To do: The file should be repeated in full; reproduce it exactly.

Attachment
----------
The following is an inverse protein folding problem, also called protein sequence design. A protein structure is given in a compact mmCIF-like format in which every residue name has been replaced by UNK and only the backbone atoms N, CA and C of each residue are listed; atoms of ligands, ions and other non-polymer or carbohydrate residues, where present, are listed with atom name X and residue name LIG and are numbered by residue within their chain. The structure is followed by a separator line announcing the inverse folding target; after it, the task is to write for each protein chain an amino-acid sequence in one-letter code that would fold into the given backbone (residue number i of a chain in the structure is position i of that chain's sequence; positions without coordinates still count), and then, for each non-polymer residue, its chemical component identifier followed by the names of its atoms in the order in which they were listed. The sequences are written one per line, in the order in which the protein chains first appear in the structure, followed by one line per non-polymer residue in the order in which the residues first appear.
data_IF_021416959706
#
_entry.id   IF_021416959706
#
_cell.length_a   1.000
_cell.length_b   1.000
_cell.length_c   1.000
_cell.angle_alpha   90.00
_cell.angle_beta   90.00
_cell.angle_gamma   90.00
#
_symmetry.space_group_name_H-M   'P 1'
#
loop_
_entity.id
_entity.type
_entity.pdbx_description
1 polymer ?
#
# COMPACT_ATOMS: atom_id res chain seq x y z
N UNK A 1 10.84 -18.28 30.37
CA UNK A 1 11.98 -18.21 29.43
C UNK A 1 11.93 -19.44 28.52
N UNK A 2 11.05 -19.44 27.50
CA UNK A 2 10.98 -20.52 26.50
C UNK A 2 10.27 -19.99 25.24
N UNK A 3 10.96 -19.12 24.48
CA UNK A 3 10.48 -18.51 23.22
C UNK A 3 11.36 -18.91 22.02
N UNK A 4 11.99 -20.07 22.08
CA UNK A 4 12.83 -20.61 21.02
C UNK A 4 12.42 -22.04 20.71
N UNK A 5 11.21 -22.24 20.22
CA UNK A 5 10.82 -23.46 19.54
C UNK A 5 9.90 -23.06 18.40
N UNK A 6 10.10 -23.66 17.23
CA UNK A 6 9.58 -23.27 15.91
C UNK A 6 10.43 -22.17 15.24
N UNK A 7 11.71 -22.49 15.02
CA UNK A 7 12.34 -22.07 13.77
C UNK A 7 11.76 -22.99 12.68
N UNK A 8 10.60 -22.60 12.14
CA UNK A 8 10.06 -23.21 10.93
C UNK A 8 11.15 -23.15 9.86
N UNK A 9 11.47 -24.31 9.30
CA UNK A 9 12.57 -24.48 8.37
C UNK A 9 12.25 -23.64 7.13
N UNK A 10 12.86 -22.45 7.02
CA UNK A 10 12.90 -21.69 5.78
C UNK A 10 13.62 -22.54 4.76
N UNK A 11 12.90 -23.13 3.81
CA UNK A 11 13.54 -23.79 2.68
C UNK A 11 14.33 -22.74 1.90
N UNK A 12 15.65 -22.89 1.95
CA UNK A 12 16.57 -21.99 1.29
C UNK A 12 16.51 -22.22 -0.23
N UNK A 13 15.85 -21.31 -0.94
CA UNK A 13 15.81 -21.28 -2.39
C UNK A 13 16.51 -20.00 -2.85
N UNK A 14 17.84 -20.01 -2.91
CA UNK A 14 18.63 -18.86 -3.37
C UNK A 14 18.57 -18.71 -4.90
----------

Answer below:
The following is an inverse protein folding problem, also called protein sequence design. A protein structure is given in a compact mmCIF-like format in which every residue name has been replaced by UNK and only the backbone atoms N, CA and C of each residue are listed; atoms of ligands, ions and other non-polymer or carbohydrate residues, where present, are listed with atom name X and residue name LIG and are numbered by residue within their chain. The structure is followed by a separator line announcing the inverse folding target; after it, the task is to write for each protein chain an amino-acid sequence in one-letter code that would fold into the given backbone (residue number i of a chain in the structure is position i of that chain's sequence; positions without coordinates still count), and then, for each non-polymer residue, its chemical component identifier followed by the names of its atoms in the order in which they were listed. The sequences are written one per line, in the order in which the protein chains first appear in the structure, followed by one line per non-polymer residue in the order in which the residues first appear.
data_IF_021416959706
#
_entry.id   IF_021416959706
#
_cell.length_a   1.000
_cell.length_b   1.000
_cell.length_c   1.000
_cell.angle_alpha   90.00
_cell.angle_beta   90.00
_cell.angle_gamma   90.00
#
_symmetry.space_group_name_H-M   'P 1'
#
loop_
_entity.id
_entity.type
_entity.pdbx_description
1 polymer ?
#
# COMPACT_ATOMS: atom_id res chain seq x y z
N UNK A 1 10.84 -18.28 30.37
CA UNK A 1 11.98 -18.21 29.43
C UNK A 1 11.93 -19.44 28.52
N UNK A 2 11.05 -19.44 27.50
CA UNK A 2 10.98 -20.52 26.50
C UNK A 2 10.27 -19.99 25.24
N UNK A 3 10.96 -19.12 24.48
CA UNK A 3 10.48 -18.51 23.22
C UNK A 3 11.36 -18.91 22.02
N UNK A 4 11.99 -20.07 22.08
CA UNK A 4 12.83 -20.61 21.02
C UNK A 4 12.42 -22.04 20.71
N UNK A 5 11.21 -22.24 20.22
CA UNK A 5 10.82 -23.46 19.54
C UNK A 5 9.90 -23.06 18.40
N UNK A 6 10.10 -23.66 17.23
CA UNK A 6 9.58 -23.27 15.91
C UNK A 6 10.43 -22.17 15.24
N UNK A 7 11.71 -22.49 15.02
CA UNK A 7 12.34 -22.07 13.77
C UNK A 7 11.76 -22.99 12.68
N UNK A 8 10.60 -22.60 12.14
CA UNK A 8 10.06 -23.21 10.93
C UNK A 8 11.15 -23.15 9.86
N UNK A 9 11.47 -24.31 9.30
CA UNK A 9 12.57 -24.48 8.37
C UNK A 9 12.25 -23.64 7.13
N UNK A 10 12.86 -22.45 7.02
CA UNK A 10 12.90 -21.69 5.78
C UNK A 10 13.62 -22.54 4.76
N UNK A 11 12.90 -23.13 3.81
CA UNK A 11 13.54 -23.79 2.68
C UNK A 11 14.33 -22.74 1.90
N UNK A 12 15.65 -22.89 1.95
CA UNK A 12 16.57 -21.99 1.29
C UNK A 12 16.51 -22.22 -0.23
N UNK A 13 15.85 -21.31 -0.94
CA UNK A 13 15.81 -21.28 -2.39
C UNK A 13 16.51 -20.00 -2.85
N UNK A 14 17.84 -20.01 -2.91
CA UNK A 14 18.63 -18.86 -3.37
C UNK A 14 18.57 -18.71 -4.90